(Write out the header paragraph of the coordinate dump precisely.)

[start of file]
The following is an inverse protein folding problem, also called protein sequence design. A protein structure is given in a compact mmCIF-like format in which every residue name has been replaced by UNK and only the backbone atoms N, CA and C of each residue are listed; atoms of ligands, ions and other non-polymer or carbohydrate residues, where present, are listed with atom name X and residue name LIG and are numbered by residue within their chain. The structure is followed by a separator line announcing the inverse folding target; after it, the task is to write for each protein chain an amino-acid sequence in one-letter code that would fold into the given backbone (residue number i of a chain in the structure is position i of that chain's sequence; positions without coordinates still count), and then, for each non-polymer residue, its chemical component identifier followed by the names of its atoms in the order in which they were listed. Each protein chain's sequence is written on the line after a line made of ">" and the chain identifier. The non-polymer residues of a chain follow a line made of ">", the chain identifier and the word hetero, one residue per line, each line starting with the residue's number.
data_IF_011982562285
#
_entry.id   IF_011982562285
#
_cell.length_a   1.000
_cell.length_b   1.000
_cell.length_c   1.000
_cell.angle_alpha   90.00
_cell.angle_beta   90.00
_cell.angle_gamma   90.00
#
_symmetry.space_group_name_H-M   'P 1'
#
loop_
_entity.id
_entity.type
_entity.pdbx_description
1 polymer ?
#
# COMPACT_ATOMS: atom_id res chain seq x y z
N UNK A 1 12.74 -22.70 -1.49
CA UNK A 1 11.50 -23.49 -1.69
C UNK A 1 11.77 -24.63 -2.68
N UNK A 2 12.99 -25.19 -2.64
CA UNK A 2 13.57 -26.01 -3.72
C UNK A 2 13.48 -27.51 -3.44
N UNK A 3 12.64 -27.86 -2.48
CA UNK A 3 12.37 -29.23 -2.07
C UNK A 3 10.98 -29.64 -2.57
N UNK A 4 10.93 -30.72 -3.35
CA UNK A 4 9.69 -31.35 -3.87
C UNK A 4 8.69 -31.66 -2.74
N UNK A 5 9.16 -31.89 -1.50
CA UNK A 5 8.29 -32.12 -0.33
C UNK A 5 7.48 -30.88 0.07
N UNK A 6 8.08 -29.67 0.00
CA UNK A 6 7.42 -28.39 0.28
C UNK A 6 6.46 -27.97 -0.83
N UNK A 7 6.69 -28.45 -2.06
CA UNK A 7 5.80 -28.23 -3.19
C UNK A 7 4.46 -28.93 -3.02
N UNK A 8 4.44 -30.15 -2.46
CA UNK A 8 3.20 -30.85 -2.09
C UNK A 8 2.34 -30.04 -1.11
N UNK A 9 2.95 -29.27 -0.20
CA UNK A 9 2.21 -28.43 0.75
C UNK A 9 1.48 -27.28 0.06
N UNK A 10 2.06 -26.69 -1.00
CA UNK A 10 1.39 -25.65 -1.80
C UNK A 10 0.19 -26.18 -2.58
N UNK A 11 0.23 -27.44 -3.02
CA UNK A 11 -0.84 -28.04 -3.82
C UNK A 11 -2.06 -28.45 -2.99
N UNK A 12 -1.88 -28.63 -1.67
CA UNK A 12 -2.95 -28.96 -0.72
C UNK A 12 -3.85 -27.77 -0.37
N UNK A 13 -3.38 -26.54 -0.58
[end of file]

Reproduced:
The following is an inverse protein folding problem, also called protein sequence design. A protein structure is given in a compact mmCIF-like format in which every residue name has been replaced by UNK and only the backbone atoms N, CA and C of each residue are listed; atoms of ligands, ions and other non-polymer or carbohydrate residues, where present, are listed with atom name X and residue name LIG and are numbered by residue within their chain. The structure is followed by a separator line announcing the inverse folding target; after it, the task is to write for each protein chain an amino-acid sequence in one-letter code that would fold into the given backbone (residue number i of a chain in the structure is position i of that chain's sequence; positions without coordinates still count), and then, for each non-polymer residue, its chemical component identifier followed by the names of its atoms in the order in which they were listed. Each protein chain's sequence is written on the line after a line made of ">" and the chain identifier. The non-polymer residues of a chain follow a line made of ">", the chain identifier and the word hetero, one residue per line, each line starting with the residue's number.